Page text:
Circumnavigating to the rim’s opposite end stationed me below Dutton Cliff’s not so cliffy southern slopes. With the clouds now burned off the temperature rose considerably and this warmed me on the inside as well. Not to say the prior portions of my trip were cold by any means, because they were unforgettably grand, but by the time I had stepped outside of my car below this next summit I no longer felt determination, but rather contentment – simply enjoying my time without seeking the completion of goals. There was a certain leisurely quality about my day all of a sudden. A woman stopped me in my tracks just as I began my journey asking, “Are you hungry? Want me to make you a sandwich?” My immediate response was a polite, “Oh, no. Thank you though,” and I began crossing the road once more. Fortunately I got my head straight at this point, turned myself around and said to her, “Actually! May I?” Having previously donated my supply of rations the day before to a PCT thru hiker, a man named "Big John" (Jonathan Mccue) of Moonbowgear, left me honestly quite famished. The generous woman’s name was Paula and she had already begun preparing me lunch before I’d finished my plea. I sat with her on a picnic blanket awhile with her many children running to and fro and we discussed several hidden swimming holes in and around the Cascades. After about an hour I was off and up the slopes of Dutton Cliff once more, but now feeling much more up to the task. Uncanny odors filled the air despite the pleasing visuals of wildflowers scattered all about me – it was sort of like smelling wet dog. As the day wore on it only became hotter and seeing the water below looked extremely inviting as I leaned over the summit. My vantage point from here was perfect. The views down to Phantom Ship were like no other, seeing the peaks I had just descended on the other side made me realize the blessing of our current transportation abilities and turning to view the route up Applegate Peak was simply inspiring. That being said I figured it was time to tackle that final summit.



  

3pm-5pm: Applegate Peak

Trying to find a trail, any trail, up Applegate Peak seemed futile. I hadn’t planned anything out regarding any of the Crater Lake Peaks, but instead went after them on more of a whim than anything. I knew that there was a trail to the summit of Garfield Peak, but even its location I was uncertain of. It didn’t matter; I didn’t want to climb that route to begin with. I wanted to find my own route. I didn’t know it at the time, but while standing atop Dutton Cliff I had glanced over at Applegate Peak and noticed a potential route. Now I sat below its eastern boulder field and cliffs pondering whether or not I should attempt it. Playing each step by ear, I made up my route as I went along and eventually found myself entering a unique cut in the rock that soon turned into a couloir. As the terrain steepened from a class 3 scramble into a class 4 climb I became thrilled at the route’s potential and was continually given multiple options of varying climbing difficulty. I topped out to a mild saddle between two subtle high points, the one overlooking the narrow gully I had just climbed and the other, being the true summit, overlooked Crater Lake. In honor of the peak I had just climbed I ate a Pink Lady, then some orange flavored Gu and began to think about an easier route down. The thought of surfing the couloir on some dinner plate atop layers of jagged rock put my ascent route out of the question, but on the backside of the secondary highpoint was another saddle with gentler slopes leading down to the boulder fields. I bolted below Applegate’s two summits traversing toward this saddle and let my momentum carry me as I scree skied off the peak in seconds. My heart pumped full of adrenalin as I reached the bottom in a matter of mere moments, feeling like a little kid who had just stepped off a rollercoaster. I’m sure the passing cars just thought I had to pee when they saw me randomly emerge from the boulder field moments later.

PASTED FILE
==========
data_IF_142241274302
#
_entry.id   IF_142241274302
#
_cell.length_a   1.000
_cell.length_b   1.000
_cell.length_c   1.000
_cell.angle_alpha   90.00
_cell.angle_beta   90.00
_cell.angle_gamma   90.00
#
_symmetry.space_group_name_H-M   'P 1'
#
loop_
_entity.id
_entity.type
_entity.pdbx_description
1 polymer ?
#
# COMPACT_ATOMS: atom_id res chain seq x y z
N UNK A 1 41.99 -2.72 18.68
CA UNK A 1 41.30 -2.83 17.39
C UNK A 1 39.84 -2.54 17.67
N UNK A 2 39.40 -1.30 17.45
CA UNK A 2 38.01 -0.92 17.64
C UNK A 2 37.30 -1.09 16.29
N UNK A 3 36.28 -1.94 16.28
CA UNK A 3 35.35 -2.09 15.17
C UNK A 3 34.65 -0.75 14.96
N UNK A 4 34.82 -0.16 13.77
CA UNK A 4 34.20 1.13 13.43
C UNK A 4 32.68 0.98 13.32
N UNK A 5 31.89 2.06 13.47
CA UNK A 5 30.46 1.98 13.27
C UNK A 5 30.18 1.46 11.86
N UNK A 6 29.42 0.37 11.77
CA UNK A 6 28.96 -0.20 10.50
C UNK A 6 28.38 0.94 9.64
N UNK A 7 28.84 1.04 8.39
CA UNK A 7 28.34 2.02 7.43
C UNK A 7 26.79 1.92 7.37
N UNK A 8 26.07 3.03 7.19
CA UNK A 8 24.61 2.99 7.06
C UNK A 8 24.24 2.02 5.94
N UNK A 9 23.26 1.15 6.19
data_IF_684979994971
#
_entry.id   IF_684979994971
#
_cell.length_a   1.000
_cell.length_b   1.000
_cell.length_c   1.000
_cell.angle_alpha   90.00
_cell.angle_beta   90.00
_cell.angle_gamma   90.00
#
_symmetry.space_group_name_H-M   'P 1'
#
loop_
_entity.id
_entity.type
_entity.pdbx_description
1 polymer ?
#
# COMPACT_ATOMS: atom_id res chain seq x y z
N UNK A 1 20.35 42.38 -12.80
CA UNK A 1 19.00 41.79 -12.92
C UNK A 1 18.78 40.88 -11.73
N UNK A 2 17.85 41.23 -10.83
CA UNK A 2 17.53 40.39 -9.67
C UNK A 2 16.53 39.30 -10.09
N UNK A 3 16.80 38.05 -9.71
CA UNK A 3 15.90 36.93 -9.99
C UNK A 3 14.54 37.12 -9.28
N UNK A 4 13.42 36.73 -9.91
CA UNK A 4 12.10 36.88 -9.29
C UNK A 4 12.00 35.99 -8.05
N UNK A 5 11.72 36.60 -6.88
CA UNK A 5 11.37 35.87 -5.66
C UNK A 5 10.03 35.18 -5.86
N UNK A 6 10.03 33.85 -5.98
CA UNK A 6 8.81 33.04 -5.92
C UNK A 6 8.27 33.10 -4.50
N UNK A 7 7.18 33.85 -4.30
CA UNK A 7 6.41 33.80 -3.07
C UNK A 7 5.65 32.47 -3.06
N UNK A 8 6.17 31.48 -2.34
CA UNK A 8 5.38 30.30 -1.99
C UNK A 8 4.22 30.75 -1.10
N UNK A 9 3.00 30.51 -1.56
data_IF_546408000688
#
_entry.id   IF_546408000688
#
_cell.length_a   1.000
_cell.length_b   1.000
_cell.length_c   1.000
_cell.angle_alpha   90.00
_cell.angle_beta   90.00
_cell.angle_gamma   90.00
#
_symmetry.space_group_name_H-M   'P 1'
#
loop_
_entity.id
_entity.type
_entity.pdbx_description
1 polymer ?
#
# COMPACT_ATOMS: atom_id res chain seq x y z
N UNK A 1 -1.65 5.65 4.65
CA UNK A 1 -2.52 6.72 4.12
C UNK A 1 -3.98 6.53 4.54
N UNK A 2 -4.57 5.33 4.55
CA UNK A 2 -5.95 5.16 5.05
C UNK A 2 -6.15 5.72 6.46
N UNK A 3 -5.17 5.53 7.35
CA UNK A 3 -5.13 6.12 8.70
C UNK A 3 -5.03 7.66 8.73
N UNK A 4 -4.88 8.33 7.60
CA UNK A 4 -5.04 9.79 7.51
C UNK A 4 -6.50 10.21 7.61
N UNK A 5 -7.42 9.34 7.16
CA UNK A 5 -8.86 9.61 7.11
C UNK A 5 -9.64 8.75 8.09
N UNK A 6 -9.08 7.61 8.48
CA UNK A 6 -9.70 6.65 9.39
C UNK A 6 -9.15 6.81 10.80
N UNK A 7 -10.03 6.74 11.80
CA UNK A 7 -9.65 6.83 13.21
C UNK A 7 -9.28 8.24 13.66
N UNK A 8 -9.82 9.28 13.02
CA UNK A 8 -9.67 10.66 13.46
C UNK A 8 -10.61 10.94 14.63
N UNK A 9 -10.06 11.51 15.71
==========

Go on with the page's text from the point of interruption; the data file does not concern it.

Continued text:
6pm Tuesday-3am Wednesday: Retrospect

The notion of traveling by oneself has often intimidated me and I take the risk involved quite seriously. If I go alone: How might I respond to the solitude? What kind of restrictions should I place? Will I be more cautious without immediate help? Will I push my body’s limitations without another person’s boundaries to gauge? No, not if, but when. These have always been, and continue to be, questions if not concerns that I have pondered over the years regarding the risks associated with traveling solo. Having now done it doesn’t make me feel any differently about the cautions involved, but I certainly am more inclined to continue climbing alone. I find my greatest curiosities are often met by the unknown objectives of exploratory adventure. The point of this trip was to push my physical limitations utilizing my mental capacity, which is something I could only press into by myself and might explain to some why I carried a full 45lb pack up Mount Bailey without any intentions of using it. In fact the most challenging aspect of the entire trip was my drive home, now that was one potential hazard I had not much considered. I also learned from this trip that when you travel by yourself you are more inclined to inadvertently encounter others traveling in a similar manner. It is through these people and their stories that I best remember my own tales. So I ultimately say thank you to the people I met out there that weekend. Despite its tourism, Crater Lake and its surrounding wilderness continues to be one of my favorite destinations to spend time around and it’s my view that, standing in its sibling’s prominent shadow, mount Thielsen’s East Peak is probably one of the most underappreciated summits in Oregon.



To read more about the trip referenced in the opening paragraph click here: The Holly Sawtooth.